Jackie: But that’s what makes us a great team. You see, because I shit the bed and promptly told the whole Internet about it.
Gabe: And that’s very interesting because the reason that I called you, Jackie, is because of a story that you published a long, long time ago that I found to be stunningly relatable, even though it was pre bed shitting and it was about how you were in a new relationship. Wasn’t very old at all.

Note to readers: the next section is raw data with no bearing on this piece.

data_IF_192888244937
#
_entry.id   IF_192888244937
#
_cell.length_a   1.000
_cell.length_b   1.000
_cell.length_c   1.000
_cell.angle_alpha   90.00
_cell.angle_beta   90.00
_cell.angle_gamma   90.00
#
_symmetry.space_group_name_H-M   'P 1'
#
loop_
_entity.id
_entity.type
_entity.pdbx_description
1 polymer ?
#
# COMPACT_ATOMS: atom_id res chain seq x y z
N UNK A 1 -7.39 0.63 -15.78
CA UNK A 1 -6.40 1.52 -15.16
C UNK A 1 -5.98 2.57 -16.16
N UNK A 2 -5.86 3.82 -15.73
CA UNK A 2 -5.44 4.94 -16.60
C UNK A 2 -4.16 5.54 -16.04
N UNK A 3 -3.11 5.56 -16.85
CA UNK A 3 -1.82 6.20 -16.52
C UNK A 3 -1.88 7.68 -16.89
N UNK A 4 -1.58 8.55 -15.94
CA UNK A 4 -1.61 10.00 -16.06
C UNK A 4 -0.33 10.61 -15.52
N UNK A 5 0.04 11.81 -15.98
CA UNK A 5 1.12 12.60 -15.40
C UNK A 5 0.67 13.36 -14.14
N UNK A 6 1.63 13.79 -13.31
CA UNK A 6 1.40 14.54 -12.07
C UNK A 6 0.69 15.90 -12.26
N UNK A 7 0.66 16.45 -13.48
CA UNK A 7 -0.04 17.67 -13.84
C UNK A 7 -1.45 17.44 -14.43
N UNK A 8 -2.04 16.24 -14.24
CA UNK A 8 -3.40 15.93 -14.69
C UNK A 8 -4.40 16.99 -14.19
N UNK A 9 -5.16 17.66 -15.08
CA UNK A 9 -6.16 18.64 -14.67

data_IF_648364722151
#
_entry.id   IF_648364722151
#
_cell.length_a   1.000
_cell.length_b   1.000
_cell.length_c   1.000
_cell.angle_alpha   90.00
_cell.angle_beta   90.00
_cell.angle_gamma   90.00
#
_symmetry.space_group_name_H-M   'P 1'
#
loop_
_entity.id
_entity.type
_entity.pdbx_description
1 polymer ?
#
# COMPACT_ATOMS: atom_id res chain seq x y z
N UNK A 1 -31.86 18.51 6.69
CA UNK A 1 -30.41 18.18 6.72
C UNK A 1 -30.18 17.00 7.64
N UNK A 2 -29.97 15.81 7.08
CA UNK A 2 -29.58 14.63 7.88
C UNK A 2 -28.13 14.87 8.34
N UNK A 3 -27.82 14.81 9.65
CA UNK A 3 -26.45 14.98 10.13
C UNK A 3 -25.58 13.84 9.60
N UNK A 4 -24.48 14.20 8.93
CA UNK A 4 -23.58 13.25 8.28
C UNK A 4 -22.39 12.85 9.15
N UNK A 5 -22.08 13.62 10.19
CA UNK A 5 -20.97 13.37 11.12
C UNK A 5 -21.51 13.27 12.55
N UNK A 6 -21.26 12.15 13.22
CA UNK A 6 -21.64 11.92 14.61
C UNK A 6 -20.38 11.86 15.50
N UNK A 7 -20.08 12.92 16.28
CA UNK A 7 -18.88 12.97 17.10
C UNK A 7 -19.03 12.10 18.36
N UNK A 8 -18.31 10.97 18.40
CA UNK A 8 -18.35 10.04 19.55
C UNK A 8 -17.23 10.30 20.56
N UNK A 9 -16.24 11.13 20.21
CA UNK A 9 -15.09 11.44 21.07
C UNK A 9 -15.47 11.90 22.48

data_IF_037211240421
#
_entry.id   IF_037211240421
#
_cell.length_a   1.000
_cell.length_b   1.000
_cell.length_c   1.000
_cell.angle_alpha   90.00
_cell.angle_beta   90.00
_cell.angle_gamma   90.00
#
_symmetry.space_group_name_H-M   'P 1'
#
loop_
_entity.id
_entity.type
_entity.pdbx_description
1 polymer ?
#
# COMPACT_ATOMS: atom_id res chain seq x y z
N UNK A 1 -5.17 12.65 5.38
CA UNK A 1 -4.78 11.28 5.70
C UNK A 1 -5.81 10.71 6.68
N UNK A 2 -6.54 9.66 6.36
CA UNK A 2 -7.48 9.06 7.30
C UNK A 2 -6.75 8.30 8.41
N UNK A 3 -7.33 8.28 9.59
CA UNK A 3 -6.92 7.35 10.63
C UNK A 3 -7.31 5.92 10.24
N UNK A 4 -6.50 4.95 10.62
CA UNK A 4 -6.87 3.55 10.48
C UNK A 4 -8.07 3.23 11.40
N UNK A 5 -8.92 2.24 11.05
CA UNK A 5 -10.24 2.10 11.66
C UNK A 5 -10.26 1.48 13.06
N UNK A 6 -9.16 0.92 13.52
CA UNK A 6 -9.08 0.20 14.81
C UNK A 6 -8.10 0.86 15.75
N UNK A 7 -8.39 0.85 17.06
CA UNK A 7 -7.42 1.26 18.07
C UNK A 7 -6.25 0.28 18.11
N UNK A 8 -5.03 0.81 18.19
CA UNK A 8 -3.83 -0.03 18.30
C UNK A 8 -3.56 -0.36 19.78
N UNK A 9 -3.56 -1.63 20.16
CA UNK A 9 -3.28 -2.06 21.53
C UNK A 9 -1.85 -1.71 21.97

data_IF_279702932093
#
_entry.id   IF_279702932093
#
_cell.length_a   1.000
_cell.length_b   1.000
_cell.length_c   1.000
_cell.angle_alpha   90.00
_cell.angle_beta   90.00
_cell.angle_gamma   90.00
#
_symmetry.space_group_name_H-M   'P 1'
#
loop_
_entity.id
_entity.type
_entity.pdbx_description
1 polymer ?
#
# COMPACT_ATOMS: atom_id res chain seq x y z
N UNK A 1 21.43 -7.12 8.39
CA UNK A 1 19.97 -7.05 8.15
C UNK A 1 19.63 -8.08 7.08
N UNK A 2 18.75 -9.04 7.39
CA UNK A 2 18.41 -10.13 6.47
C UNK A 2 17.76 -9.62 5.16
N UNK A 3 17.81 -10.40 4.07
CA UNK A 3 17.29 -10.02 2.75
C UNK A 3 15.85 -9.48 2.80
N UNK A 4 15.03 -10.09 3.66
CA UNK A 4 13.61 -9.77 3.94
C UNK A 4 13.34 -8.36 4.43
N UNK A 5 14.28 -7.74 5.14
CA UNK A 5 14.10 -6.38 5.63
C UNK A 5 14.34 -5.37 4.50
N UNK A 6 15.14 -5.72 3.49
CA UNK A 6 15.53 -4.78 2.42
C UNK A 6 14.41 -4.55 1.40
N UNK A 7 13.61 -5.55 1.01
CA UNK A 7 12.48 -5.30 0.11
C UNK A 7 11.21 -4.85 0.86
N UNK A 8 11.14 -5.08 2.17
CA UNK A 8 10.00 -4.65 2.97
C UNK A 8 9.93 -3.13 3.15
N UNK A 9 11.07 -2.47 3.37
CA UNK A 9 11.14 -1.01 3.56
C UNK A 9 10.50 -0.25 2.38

Jackie: And I was sleeping over at his house and I shit the bed in the middle of the night. I was horrified. I contemplated just leaving and never talking to him ever again because what is the alternative? It’s actually talking to somebody and saying, hey, you guy who thinks I’m amazing. I just shit in your brand new bed, by the way. Brand new bed. It was something I could not even dream, a conversation that was impossible to have. So I stayed up all night. I cried and I cleaned the bed. I woke him up and asked him to leave to the living room. And I contemplated all the ways that he was probably gonna break up with me the next day because he was likely just as horrified as I was. Well, he wasn’t and he didn’t. And instead, he broke up with me months later for a really dumb reason, but not because of this. And that’s important to remember.